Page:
Earlier this week, I wrote about an alternative to permanent land ownership, arguing that permanent land ownership benefited those originally allocated the permanent ownership, at the expense of future generations. The alternative involved allocating land every 17 years to everyone in a hypothetical town called Jubilee.
But how is this allocation performed? Who decides how to divide the land so that everyone receives an equally valuable plot?
Also, Eric Crampton raises an objection that reallocation every 17 years destroys incentives to invest in improving the land for long-term benefit. Can we restore these incentives?
The most obvious way to reinstate some of the incentives is to perform the land reallocation less often, perhaps every 50 years. But this causes two problems. One is that some people will have a land allocation for their entire adult lives, while others, through an accident of birth, will have to wait until they’re nearly 50 years old to have the same opportunity. The other problem is that even if you have the right incentives immediately after you’ve been allocated land, your incentives will deteriorate as your allocation approaches its expiry date. I address both these problems in this article.
First, we can perform long-term land allocations every 17 years, ensuring that every adult has the value of an allocation. We do this by dividing Jubilee into three regions. Every 17 years, everyone (anywhere in Jubilee) is given their land-use rights. These are the “currency” used in allocation auctions; every parcel of land in one of the three regions is auctioned, and the winners of the auctions get to use the land for 51 years. People can choose to use their land-use rights to bid in the auctions, they can save the land-use rights for 17 years until the next region is auctioned, or they can sell the land-use rights to someone wanting to bid for a large or otherwise valuable parcel of land. This last option is a low-fuss alternative to bidding for an allocation and then leasing it to someone more skilled at working the land.
But having gone this far, we can smooth things out a bit. Instead of three regions, we could divide Jubilee into 50 regions; every year everyone would be given their land-use rights; every year there would be auctions to allocate for 50 years the land in one of the regions.
Auctioning the land allocations means that we can ensure that everyone is allocated land-use rights of equal value; we also avoid having to have some fallible authority estimate land values in order to effect this equal allocation. And we’ve addressed one of the problems of making long-term allocations; every adult will have an allocation, no matter what year they were born in.
But we still have the problem that land managers’ incentives to invest in improving the land appear to deteriorate as their 50 years come to an end. Suppose you own a pine plantation, and there are only a few years left until the land it’s planted on is up for auction again. You consider planting more trees to replace ones you’ve recently cut down. But the cost of planting them is outweighed by the risk that someone else will be allocated the land, and you won’t benefit. So you don’t plant them, even though the benefit to society of planting them outweighs the cost.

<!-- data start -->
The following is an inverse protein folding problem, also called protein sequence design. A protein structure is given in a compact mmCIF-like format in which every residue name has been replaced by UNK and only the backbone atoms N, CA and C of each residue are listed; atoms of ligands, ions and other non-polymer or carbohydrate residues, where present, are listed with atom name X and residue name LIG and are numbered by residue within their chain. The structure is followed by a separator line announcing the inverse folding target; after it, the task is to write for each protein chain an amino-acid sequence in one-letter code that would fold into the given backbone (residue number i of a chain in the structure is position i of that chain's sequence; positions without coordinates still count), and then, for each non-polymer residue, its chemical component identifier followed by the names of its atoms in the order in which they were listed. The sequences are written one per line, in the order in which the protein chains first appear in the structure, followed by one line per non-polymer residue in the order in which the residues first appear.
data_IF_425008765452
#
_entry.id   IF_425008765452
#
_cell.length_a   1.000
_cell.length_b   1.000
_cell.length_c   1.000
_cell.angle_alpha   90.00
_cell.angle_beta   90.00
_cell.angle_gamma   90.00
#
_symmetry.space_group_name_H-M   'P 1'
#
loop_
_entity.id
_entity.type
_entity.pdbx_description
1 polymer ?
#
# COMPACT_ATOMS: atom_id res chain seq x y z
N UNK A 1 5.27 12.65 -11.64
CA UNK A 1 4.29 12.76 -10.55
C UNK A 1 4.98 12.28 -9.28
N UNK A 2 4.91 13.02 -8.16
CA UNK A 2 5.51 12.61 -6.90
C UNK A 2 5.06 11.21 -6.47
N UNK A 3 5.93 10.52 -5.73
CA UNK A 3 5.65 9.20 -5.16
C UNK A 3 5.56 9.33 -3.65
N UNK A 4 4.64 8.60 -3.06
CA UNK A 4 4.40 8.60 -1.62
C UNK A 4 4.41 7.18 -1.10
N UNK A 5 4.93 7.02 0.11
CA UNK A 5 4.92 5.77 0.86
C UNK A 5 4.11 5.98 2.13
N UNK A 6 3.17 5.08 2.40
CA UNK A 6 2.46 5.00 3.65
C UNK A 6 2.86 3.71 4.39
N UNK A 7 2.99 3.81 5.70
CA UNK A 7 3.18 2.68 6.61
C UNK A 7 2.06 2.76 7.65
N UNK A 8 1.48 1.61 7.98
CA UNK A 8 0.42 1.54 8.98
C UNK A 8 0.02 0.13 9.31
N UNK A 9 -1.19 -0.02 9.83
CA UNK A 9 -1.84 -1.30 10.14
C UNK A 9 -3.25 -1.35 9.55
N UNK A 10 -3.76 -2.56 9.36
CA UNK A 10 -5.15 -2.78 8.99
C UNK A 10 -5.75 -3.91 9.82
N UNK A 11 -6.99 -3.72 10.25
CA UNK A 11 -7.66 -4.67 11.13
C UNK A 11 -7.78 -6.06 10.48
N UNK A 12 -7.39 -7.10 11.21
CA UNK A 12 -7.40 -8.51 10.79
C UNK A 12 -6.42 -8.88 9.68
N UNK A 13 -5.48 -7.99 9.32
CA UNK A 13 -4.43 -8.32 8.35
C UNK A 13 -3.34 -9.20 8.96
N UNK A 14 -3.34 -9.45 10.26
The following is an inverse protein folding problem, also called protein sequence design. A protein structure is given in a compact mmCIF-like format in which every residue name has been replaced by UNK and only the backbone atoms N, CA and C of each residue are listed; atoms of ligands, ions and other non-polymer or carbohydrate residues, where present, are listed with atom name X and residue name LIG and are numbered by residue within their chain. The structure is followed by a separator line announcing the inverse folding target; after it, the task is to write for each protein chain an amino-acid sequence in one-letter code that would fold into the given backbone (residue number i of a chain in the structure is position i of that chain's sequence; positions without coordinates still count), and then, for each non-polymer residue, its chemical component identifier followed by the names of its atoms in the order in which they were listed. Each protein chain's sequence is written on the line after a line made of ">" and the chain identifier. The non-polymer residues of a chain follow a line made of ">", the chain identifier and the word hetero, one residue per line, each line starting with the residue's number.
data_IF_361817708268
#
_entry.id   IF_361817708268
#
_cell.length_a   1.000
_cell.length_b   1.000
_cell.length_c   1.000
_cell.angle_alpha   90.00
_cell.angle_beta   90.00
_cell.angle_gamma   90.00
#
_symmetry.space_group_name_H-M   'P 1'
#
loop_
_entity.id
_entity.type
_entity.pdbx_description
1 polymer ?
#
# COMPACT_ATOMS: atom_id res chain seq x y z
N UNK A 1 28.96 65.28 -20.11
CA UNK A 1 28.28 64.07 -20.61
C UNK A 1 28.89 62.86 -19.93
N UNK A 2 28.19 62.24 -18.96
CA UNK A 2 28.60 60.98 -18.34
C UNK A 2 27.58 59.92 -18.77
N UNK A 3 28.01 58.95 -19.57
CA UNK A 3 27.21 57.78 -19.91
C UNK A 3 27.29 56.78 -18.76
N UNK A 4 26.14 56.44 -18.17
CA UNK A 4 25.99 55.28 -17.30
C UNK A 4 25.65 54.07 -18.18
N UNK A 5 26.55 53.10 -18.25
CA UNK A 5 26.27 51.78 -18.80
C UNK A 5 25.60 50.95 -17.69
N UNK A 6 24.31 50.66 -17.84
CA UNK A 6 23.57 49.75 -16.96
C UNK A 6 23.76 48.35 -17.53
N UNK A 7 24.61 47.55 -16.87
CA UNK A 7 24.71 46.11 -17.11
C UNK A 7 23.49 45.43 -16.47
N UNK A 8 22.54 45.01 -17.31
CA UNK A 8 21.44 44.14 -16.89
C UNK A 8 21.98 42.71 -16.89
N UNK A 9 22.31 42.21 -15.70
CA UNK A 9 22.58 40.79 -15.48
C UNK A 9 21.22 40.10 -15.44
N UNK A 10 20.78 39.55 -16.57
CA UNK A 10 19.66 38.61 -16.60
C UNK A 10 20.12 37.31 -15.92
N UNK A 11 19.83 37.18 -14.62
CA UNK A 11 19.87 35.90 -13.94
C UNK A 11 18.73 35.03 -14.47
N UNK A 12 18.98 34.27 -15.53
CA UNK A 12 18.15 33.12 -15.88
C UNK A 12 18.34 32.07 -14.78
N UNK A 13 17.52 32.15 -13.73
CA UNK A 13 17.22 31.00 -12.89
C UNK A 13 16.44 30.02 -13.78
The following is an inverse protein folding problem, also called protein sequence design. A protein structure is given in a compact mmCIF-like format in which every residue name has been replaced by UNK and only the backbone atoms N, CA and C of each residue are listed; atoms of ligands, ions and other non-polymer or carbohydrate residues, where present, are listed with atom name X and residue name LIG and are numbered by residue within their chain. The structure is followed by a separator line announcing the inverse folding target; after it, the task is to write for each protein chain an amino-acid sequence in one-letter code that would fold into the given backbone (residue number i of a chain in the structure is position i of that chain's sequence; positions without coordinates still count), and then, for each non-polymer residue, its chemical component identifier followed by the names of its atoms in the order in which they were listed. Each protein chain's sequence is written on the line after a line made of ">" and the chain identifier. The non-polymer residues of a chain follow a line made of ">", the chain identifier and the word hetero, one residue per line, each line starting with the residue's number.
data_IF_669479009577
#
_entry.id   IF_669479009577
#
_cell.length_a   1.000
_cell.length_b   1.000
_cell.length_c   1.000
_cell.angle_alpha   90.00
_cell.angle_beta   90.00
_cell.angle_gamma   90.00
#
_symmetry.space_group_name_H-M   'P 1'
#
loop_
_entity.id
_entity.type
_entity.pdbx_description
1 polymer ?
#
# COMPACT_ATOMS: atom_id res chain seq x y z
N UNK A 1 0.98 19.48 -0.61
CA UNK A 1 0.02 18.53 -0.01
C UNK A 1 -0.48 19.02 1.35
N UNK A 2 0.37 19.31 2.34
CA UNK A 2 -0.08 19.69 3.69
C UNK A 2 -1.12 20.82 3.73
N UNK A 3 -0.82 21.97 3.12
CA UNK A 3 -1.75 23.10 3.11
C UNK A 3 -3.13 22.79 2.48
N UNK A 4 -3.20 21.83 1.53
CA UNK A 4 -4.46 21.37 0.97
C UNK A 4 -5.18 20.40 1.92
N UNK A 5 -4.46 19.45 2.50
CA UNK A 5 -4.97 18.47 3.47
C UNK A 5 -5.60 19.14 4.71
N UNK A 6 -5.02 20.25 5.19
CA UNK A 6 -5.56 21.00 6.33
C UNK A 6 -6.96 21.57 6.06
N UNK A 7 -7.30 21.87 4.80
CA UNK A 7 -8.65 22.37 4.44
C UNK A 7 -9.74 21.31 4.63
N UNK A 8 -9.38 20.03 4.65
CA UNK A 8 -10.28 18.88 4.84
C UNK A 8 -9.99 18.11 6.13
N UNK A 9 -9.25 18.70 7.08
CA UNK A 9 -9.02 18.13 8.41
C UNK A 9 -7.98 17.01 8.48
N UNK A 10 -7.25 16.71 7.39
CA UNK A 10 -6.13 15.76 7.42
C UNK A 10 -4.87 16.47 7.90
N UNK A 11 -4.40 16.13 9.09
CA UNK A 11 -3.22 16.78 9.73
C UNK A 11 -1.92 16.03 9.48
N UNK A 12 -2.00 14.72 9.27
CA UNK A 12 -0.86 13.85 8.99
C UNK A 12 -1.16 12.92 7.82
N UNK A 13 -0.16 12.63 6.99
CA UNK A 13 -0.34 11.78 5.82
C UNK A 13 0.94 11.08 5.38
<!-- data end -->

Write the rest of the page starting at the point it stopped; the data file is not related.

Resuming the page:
[EDIT: The rest of this post has largely been superseded by a newer post on a combinatorial auction process for preserving incentives.]
But consider what happens at the auction. Suppose the value to you of the land and trees both together is . If you lose the auction, you can dig up young trees, cut down old ones, and sell them, for a net salvage value of . In the auction, you’re willing to pay up to for the land; any more than that, and you’d be better off keeping the land-use rights and selling the trees.
Your rivals in the auction place a value of on the land without the trees. Naively, we might expect the rivals to bid up to for the land, knowing that you’ll take the trees away if they win; let’s go with that for the moment, but see below for a more sophisticated strategy. You need to bid only enough to beat your rival, so you end up paying approximately for the land, which is worth to you, so your incentives are restored. (If , then the land and trees are more valuable to society separately than together; your rival wins the auction, and society benefits.)
But now suppose your rival places a value of on the land and trees together. They have a good estimate of , and they decide to bid up to for the land. If , then they win the auction, paying approximately your high bid of . Then, they offer to buy the trees from you. Their offer is higher than , so it’s in your interest to accept, but lower than , so the total they’ve paid for trees and land is less than , so they’re better off.
The problem is that you now expect to pay close to if you win the auction, so planting trees shortly before the auction just increases what you expect to pay to keep the land; your incentives are demolished again.
But now, consider this counter-strategy. Suppose that before the auction, you have a good estimate of . You make a public, binding commitment not to sell your trees in-place for less than your estimate of . Knowing this, if your rival intends to buy the trees in-place from you, they will bid no more than for the land, so that the total they pay for land and trees together is no more than .
I may have made a mistake, but as far as I can see, this strategy and counter-strategy form a Nash equilibrium, and all the right incentives are restored for people to invest in improving their land, regardless of how soon it will be auctioned.